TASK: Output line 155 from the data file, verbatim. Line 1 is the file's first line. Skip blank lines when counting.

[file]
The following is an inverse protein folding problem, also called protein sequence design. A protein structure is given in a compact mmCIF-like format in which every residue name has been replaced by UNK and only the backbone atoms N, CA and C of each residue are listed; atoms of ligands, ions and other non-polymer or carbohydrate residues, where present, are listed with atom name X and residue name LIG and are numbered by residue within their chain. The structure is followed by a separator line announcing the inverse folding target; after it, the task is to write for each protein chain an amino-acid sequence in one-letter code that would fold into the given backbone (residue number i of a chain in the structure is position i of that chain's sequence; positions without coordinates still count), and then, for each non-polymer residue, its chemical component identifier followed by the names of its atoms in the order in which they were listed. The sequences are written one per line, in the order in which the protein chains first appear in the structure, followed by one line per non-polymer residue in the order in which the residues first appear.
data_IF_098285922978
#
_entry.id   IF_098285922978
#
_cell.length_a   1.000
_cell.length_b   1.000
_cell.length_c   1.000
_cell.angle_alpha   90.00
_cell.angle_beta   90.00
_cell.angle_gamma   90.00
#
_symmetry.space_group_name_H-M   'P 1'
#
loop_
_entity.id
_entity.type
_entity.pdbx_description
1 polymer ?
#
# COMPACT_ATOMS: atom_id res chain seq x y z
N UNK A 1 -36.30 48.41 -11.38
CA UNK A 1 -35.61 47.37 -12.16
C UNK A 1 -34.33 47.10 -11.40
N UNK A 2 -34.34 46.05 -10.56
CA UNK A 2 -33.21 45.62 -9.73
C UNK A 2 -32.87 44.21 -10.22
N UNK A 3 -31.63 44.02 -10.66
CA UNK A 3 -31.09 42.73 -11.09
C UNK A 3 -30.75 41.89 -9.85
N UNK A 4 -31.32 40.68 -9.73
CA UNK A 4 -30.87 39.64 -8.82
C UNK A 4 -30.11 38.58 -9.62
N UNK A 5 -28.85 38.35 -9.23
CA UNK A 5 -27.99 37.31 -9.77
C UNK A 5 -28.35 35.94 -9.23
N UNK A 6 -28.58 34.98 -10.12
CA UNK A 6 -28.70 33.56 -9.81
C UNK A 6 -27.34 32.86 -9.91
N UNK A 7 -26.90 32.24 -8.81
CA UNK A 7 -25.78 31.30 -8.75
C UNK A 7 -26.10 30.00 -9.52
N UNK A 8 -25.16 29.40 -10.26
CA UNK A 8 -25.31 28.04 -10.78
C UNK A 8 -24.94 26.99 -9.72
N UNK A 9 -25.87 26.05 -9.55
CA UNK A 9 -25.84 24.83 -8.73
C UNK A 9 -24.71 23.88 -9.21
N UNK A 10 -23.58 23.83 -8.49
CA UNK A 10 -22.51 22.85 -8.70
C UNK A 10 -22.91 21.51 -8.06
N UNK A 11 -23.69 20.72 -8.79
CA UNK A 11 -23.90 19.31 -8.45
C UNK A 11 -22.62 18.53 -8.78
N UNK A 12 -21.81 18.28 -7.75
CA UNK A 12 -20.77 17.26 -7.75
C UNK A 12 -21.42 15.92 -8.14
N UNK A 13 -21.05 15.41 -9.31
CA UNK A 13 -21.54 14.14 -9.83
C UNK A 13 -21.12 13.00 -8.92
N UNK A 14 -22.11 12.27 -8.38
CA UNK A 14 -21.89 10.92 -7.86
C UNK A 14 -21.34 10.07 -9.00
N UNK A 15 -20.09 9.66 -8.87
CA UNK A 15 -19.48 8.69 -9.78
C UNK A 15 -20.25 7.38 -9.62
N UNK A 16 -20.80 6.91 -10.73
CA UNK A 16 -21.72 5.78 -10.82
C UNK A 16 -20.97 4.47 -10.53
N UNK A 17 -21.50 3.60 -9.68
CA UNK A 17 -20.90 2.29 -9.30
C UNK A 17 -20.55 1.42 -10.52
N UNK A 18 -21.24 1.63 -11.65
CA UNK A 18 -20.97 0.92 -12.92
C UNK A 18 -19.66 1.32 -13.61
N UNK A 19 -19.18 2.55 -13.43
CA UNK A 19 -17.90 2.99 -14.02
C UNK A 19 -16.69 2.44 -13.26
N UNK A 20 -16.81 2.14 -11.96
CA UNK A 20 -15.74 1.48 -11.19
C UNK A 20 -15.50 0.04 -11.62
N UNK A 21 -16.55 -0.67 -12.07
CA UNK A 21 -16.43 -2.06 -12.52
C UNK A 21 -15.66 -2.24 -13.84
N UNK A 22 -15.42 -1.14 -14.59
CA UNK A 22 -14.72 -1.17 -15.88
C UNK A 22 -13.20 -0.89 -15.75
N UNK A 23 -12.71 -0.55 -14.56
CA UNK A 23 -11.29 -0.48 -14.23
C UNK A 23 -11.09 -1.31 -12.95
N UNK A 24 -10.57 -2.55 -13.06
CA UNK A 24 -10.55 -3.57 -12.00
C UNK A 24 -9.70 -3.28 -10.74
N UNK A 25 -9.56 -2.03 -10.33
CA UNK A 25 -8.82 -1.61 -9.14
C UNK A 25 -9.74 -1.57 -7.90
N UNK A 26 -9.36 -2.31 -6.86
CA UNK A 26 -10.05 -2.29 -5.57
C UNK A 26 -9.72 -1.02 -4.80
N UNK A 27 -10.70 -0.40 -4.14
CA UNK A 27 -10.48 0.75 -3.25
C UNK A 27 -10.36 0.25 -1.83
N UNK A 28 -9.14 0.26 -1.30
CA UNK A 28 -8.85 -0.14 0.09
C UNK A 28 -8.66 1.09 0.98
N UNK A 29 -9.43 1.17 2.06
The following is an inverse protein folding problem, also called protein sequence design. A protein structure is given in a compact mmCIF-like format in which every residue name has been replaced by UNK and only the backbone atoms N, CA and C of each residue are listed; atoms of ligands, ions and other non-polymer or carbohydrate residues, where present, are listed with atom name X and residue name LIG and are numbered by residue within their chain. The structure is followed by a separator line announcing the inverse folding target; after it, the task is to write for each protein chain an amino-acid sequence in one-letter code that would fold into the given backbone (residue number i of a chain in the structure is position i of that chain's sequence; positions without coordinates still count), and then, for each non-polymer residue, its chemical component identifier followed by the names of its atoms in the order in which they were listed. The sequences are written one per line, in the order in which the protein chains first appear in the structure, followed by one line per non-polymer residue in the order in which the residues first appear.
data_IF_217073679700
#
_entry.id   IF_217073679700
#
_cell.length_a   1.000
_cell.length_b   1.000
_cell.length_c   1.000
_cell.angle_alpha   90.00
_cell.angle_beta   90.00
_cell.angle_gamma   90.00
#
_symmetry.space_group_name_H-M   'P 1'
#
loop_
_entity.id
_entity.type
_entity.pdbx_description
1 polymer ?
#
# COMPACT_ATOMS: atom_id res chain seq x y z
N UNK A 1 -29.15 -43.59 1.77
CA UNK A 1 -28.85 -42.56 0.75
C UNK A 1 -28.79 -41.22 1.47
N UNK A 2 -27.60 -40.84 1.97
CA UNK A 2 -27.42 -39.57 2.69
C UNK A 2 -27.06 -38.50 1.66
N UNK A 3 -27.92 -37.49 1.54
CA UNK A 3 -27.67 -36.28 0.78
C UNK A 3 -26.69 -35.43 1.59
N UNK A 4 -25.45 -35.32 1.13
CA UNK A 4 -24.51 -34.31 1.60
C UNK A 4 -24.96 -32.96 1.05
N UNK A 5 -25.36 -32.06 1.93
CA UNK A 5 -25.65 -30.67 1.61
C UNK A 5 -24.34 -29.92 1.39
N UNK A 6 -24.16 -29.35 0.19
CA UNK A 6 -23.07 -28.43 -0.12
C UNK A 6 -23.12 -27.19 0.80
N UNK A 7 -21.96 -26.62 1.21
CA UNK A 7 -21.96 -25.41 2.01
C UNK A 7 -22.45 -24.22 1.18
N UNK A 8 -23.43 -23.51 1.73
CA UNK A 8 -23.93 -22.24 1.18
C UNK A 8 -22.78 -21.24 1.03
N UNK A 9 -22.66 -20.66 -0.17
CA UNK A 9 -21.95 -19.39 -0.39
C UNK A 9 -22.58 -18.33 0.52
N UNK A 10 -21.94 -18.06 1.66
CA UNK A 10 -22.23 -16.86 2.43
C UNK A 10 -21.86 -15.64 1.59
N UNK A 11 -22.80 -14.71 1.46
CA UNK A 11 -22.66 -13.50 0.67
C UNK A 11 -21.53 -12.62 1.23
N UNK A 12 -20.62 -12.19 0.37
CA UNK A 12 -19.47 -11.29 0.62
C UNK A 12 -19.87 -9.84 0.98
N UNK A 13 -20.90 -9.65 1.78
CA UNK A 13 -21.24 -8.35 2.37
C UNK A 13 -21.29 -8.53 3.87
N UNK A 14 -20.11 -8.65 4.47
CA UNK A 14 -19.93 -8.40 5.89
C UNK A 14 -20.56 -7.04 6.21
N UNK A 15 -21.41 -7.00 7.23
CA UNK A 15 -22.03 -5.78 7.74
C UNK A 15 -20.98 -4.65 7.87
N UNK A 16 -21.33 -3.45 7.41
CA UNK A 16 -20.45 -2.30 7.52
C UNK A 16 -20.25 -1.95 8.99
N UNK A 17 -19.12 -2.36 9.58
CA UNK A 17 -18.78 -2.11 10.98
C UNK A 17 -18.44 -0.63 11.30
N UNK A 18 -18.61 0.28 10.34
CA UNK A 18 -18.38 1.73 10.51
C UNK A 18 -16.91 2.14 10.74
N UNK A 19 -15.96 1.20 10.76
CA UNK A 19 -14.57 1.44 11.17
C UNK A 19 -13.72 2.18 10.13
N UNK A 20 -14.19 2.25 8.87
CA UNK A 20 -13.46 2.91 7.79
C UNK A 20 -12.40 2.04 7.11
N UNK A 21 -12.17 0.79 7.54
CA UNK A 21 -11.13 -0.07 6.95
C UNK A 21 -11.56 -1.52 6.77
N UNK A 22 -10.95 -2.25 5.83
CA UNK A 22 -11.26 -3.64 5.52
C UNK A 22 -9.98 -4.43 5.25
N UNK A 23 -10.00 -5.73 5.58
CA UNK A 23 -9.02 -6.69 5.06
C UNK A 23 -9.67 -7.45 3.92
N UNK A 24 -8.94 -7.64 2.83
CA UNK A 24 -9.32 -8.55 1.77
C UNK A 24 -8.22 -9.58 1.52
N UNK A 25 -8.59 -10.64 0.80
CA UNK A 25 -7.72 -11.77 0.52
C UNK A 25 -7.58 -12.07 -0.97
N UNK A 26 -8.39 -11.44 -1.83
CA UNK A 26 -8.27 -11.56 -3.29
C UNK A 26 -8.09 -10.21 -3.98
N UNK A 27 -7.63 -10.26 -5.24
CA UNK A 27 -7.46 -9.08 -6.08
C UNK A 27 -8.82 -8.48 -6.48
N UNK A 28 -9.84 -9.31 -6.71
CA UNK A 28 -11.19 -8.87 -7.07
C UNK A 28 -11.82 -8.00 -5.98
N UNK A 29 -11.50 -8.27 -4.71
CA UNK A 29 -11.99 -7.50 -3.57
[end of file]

N UNK A 10 -21.94 -18.06 1.66